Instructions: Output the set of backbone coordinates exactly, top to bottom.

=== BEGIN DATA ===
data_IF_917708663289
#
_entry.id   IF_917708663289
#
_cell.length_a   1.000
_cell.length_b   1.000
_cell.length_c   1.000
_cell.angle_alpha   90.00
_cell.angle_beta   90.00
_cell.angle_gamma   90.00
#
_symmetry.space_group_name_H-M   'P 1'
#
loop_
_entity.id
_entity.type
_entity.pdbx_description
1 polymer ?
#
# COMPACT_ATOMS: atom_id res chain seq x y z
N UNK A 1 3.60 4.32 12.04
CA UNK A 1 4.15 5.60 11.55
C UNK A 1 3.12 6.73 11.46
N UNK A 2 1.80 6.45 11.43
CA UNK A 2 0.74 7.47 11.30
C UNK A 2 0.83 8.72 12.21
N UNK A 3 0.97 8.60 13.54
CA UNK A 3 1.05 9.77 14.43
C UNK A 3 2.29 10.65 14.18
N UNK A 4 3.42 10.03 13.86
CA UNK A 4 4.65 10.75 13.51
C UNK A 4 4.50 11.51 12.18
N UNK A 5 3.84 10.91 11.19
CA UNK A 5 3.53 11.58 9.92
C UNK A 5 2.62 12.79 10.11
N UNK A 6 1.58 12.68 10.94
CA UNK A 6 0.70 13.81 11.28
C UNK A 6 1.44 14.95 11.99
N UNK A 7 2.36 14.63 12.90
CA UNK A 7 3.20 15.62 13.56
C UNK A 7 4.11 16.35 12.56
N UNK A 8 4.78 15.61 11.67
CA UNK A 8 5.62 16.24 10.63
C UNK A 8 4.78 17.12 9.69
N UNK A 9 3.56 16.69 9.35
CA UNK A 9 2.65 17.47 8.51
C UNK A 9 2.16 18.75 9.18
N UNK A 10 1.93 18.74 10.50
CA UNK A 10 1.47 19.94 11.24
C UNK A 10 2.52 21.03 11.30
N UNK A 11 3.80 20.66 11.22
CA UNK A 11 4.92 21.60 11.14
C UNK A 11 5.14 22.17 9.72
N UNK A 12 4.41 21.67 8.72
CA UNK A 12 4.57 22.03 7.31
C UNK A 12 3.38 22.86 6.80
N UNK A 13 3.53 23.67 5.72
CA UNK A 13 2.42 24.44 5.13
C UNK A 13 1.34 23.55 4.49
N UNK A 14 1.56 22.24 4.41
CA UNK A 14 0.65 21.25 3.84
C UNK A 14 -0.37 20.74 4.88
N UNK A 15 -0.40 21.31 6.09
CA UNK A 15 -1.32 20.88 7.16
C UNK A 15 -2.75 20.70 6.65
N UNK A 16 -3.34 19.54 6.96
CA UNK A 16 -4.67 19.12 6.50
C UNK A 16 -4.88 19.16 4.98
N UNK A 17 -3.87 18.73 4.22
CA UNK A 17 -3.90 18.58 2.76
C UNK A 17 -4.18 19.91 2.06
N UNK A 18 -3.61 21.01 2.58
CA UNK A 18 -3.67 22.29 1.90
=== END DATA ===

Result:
data_IF_917708663289
#
_entry.id   IF_917708663289
#
_cell.length_a   1.000
_cell.length_b   1.000
_cell.length_c   1.000
_cell.angle_alpha   90.00
_cell.angle_beta   90.00
_cell.angle_gamma   90.00
#
_symmetry.space_group_name_H-M   'P 1'
#
loop_
_entity.id
_entity.type
_entity.pdbx_description
1 polymer ?
#
# COMPACT_ATOMS: atom_id res chain seq x y z
N UNK A 1 3.60 4.32 12.04
CA UNK A 1 4.15 5.60 11.55
C UNK A 1 3.12 6.73 11.46
N UNK A 2 1.80 6.45 11.43
CA UNK A 2 0.74 7.47 11.30
C UNK A 2 0.83 8.72 12.21
N UNK A 3 0.97 8.60 13.54
CA UNK A 3 1.05 9.77 14.43
C UNK A 3 2.29 10.65 14.18
N UNK A 4 3.42 10.03 13.86
CA UNK A 4 4.65 10.75 13.51
C UNK A 4 4.50 11.51 12.18
N UNK A 5 3.84 10.91 11.19
CA UNK A 5 3.53 11.58 9.92
C UNK A 5 2.62 12.79 10.11
N UNK A 6 1.58 12.68 10.94
CA UNK A 6 0.70 13.81 11.28
C UNK A 6 1.44 14.95 11.99
N UNK A 7 2.36 14.63 12.90
CA UNK A 7 3.20 15.62 13.56
C UNK A 7 4.11 16.35 12.56
N UNK A 8 4.78 15.61 11.67
CA UNK A 8 5.62 16.24 10.63
C UNK A 8 4.78 17.12 9.69
N UNK A 9 3.56 16.69 9.35
CA UNK A 9 2.65 17.47 8.51
C UNK A 9 2.16 18.75 9.18
N UNK A 10 1.93 18.74 10.50
CA UNK A 10 1.47 19.94 11.24
C UNK A 10 2.52 21.03 11.30
N UNK A 11 3.80 20.66 11.22
CA UNK A 11 4.92 21.60 11.14
C UNK A 11 5.14 22.17 9.72
N UNK A 12 4.41 21.67 8.72
CA UNK A 12 4.57 22.03 7.31
C UNK A 12 3.38 22.86 6.80
N UNK A 13 3.53 23.67 5.72
CA UNK A 13 2.42 24.44 5.13
C UNK A 13 1.34 23.55 4.49
N UNK A 14 1.56 22.24 4.41
CA UNK A 14 0.65 21.25 3.84
C UNK A 14 -0.37 20.74 4.88
N UNK A 15 -0.40 21.31 6.09
CA UNK A 15 -1.32 20.88 7.16
C UNK A 15 -2.75 20.70 6.65
N UNK A 16 -3.34 19.54 6.96
CA UNK A 16 -4.67 19.12 6.50
C UNK A 16 -4.88 19.16 4.98
N UNK A 17 -3.87 18.73 4.22
CA UNK A 17 -3.90 18.58 2.76
C UNK A 17 -4.18 19.91 2.06
N UNK A 18 -3.61 21.01 2.58
CA UNK A 18 -3.67 22.29 1.90